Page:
[Figure 3]
Figure 3
Structural models of Vie-1 and oseltamivir after cell optimization and refinement. (a) Structure of Vie-1 shown in the crystallographic bc plane, illustrating the framework formed through electrostatic interactions coordinating the Nd metal ions with the organic linkers (C40O8). Restraints on bond lengths and angles were generated for (pyrene-1,3,6,8-tetrayl)tetrabenzoic acid as described in Section 2.3[link]. (b) Structure of the organic pharmaceutical oseltamivir (C16N2O4) shown in the ab plane, where the crystal packing is formed by hydrogen-bonding interactions between oseltamivir and (PO4). Idealized restraints were generated for bond lengths and angles of the oseltamivir compound. Colour coding for the different atoms is white, brown, blue, red, purple and orange for hydrogen, carbon, nitrogen, oxygen, phosphor and neodymium, respectively. Figures were made using VESTA (Momma & Izumi, 2011[Momma, K. & Izumi, F. (2011). J. Appl. Cryst. 44, 1272-1276.]).

Furthermore, we illustrate the change of cell parameters, R1 value and the Z scores for 1,2 and 1,3 bond distances for each iteration of cell optimization in CELLOPT and refinement using the new cell in SHELXL. We show the results for oseltamivir (Fig. 2[link]) and the metal–organic framework Vie-1 (Fig. 1[link]) as examples. Subsequent plots for all literature structures are presented in the supplementary Figs. S1–S10. Z scores are considered better quality indicators than, for example, R1 values (Joosten et al., 2014[Joosten, R. P., Long, F., Murshudov, G. N. & Perrakis, A. (2014). IUCrJ, 1, 213-220.]; Tickle, 2007[Tickle, I. J. (2007). Acta Cryst. D63, 1274-1281.]). In all cases, the unit-cell parameters converge to stable values within about 20 iterations and show an improvement in Z scores for bond lengths and angles.

4. Discussion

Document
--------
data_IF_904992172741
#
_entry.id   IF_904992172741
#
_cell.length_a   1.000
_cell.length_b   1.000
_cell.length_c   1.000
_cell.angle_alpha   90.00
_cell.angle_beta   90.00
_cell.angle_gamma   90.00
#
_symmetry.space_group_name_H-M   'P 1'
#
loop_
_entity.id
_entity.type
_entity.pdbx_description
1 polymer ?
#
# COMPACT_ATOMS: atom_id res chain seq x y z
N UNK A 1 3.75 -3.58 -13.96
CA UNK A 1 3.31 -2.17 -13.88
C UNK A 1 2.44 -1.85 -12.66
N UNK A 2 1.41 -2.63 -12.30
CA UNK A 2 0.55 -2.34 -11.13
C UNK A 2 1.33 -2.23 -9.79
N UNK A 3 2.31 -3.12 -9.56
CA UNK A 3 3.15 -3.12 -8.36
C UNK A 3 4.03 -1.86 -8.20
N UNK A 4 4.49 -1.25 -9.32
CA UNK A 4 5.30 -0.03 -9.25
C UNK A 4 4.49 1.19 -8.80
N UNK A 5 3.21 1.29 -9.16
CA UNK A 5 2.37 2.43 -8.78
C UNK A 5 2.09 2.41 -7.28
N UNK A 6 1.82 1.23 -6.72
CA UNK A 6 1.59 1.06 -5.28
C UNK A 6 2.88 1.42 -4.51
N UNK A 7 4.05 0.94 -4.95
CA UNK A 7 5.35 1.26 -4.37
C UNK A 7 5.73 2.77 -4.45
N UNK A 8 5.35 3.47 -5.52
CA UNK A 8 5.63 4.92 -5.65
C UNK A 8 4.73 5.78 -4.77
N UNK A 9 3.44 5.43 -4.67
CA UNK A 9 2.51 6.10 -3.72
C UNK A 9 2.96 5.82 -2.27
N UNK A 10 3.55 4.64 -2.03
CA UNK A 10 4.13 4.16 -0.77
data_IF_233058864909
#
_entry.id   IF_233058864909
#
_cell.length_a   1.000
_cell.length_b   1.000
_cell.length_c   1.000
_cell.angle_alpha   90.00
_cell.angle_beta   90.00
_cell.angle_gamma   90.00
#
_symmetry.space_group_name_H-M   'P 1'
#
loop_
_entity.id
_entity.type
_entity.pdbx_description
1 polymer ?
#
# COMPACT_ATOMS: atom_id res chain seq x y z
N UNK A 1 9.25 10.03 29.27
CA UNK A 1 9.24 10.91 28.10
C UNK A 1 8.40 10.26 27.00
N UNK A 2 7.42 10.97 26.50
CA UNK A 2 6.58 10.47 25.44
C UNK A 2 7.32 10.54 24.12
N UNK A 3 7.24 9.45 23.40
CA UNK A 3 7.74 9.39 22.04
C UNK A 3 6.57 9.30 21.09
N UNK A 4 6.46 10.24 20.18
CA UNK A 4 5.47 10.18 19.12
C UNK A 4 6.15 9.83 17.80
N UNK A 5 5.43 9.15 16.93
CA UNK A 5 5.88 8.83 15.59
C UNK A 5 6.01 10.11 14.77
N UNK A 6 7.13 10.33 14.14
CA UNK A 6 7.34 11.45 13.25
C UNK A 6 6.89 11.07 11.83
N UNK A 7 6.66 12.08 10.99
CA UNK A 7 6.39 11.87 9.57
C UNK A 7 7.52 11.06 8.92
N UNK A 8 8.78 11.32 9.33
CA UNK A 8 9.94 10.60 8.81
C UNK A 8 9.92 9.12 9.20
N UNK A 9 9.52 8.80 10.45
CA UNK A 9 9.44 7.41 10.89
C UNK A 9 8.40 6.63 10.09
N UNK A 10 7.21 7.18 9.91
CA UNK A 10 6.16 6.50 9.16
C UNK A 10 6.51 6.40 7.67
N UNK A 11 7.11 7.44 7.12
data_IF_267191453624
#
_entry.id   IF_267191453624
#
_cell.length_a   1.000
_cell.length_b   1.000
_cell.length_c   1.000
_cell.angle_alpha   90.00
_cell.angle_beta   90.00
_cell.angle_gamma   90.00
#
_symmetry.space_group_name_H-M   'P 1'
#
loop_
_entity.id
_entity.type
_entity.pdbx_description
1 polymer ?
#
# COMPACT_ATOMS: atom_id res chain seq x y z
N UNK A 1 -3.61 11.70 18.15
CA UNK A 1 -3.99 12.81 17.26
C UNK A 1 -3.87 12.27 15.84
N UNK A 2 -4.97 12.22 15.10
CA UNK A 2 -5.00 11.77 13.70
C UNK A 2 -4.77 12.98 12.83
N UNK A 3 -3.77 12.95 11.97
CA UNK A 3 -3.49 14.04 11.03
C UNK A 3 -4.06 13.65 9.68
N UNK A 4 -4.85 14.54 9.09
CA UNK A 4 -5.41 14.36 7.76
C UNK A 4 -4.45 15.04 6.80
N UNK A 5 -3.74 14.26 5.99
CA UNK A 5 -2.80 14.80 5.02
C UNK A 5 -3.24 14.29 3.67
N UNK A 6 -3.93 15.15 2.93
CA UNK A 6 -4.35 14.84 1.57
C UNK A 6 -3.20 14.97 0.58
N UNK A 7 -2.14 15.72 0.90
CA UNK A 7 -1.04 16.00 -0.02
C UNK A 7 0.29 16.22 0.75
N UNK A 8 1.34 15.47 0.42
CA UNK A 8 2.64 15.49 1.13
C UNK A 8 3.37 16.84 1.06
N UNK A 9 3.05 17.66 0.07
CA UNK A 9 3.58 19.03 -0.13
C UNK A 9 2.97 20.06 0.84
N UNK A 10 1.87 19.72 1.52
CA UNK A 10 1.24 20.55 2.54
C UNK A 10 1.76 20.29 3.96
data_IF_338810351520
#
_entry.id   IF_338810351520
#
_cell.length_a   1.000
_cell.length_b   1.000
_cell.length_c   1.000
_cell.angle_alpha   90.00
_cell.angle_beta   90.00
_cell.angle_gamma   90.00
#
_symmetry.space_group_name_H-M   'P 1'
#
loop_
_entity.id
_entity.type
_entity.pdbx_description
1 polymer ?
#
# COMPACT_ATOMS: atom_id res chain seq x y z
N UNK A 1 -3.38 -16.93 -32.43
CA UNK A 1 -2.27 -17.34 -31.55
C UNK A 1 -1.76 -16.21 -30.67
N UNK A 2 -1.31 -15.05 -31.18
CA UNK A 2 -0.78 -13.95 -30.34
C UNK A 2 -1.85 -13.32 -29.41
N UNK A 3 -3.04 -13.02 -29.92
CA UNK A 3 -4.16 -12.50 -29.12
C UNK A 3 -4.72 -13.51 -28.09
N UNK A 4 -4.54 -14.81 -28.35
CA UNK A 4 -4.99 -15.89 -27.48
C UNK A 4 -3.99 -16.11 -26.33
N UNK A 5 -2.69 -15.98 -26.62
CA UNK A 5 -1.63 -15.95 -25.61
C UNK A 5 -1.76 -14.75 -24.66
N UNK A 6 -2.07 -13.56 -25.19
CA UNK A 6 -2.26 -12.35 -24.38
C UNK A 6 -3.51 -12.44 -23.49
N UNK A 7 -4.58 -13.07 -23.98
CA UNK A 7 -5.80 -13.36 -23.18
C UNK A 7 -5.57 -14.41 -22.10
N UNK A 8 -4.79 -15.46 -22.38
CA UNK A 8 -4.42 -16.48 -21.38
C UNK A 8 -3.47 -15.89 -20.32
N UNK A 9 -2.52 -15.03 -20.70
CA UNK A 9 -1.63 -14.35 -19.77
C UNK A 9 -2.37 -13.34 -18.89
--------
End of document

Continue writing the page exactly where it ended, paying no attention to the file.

Organic structures usually have highly conserved bond distances with very small deviations (Engh & Huber, 1991[Engh, R. A. & Huber, R. (1991). Acta Cryst. A47, 392-400.]). This information can be used to improve the accuracy of unit-cell parameters in crystal structures determined from electron diffraction data. Such data typically have low precision and low accuracy in unit-cell parameters, compared with structures determined from X-ray diffraction data. Inorganic structures have a tendency to display higher variability in bond distances and bond angles. In inorganic chemistry, electron diffraction data can be complemented by more precise lattice parameters from powder X-ray diffraction (McCusker & Baerlocher, 2013[McCusker, L. & Baerlocher, C. (2013). Z. Kristallogr. Cryst. Mater. 228, 1-10.]). Our work presents two implementations of an optimization algorithm to improve the accuracy of the unit-cell parameters based on idealized geometrical restraints, independent of additional experimental characterization of the lattice parameters. We show a gradual change in unit-cell parameters approaching convergence using the cell optimization routine, and a slight improvement of the model R factors whilst not overfitting the data (Table 1[link], Fig. 1[link], Fig. 2[link] and Figs. S1–S10). We optimized the unit-cell parameters for a novel Vie-1 MOF, the pharmaceutical compound oseltamivir, and several previously determined structures (van Genderen et al., 2016[Genderen, E. van, Clabbers, M. T. B., Das, P. P., Stewart, A., Nederlof, I., Barentsen, K. C., Portillo, Q., Pannu, N. S., Nicolopoulos, S., Gruene, T. & Abrahams, J. P. (2016). Acta Cryst. A72, 236-242.]; Gruene et al., 2018[Gruene, T., Wennmacher, J. T. C., Zaubitzer, C., Holstein, J. J., Heidler, J., Fecteau-Lefebvre, A., De Carlo, S., Müller, E., Goldie, K. N., Regeni, I., Li, T., Santiso-Quinones, G., Steinfeld, G., Handschin, S., van Genderen, E., van Bokhoven, J. A., Clever, G. H. & Pantelic, R. (2018). Angew. Chem. Int. Ed. 57, 16313-16317.]; Jones et al., 2018[Jones, C. G., Martynowycz, M. W., Hattne, J., Fulton, T. J., Stoltz, B. M., Rodriguez, J. A., Nelson, H. M. & Gonen, T. (2018). AMC Cent. Sci. 4, 1587-1592.]; Clabbers et al., 2019[Clabbers, M. T. B., Gruene, T., van Genderen, E. & Abrahams, J. P. (2019). Acta Cryst. A75, 82-93.]; Bruhn et al., 2021[Bruhn, J. F., Scapin, G., Cheng, A., Mercado, B. Q., Waterman, D. G., Ganesh, T., Dallakyan, S., Read, B. N., Nieusma, T., Lucier, K. W., Mayer, M. L., Chiang, N. J., Poweleit, N., McGilvray, P. T., Wilson, T. S., Mashore, M., Hennessy, C., Thomson, S., Wang, B., Potter, C. S. & Carragher, B. (2021). Front. Mol. Biosci. 8, 648603.]). Our approach is not limited to MicroED data (Nannenga et al., 2014[Nannenga, B. L., Shi, D., Leslie, A. G. W. & Gonen, T. (2014). Nat. Methods, 11, 927-930.]), but may also be applied in structure refinement using related 3D ED techniques (Dorset, 1995[Dorset, D. L. (1995). Structural Electron Crystallography. New York: Plenum Press.]; Kolb et al., 2007[Kolb, U., Gorelik, T., Kübel, C., Otten, M. & Hubert, D. (2007). Ultramicroscopy, 107, 507-513. ]; Zhang et al., 2010[Zhang, D., Oleynikov, P., Hovmöller, S. & Zou, X. (2010). Z. Kristallogr. 225, 94-102. ]) or serial electron diffraction data (Smeets et al., 2018[Smeets, S., Zou, X. & Wan, W. (2018). J. Appl. Cryst. 51, 1262-1273.]; Bücker et al., 2021[Bücker, R., Hogan-Lamarre, P. & Miller, R. J. D. (2021). Front. Mol. Biosci. 8, 624264.]).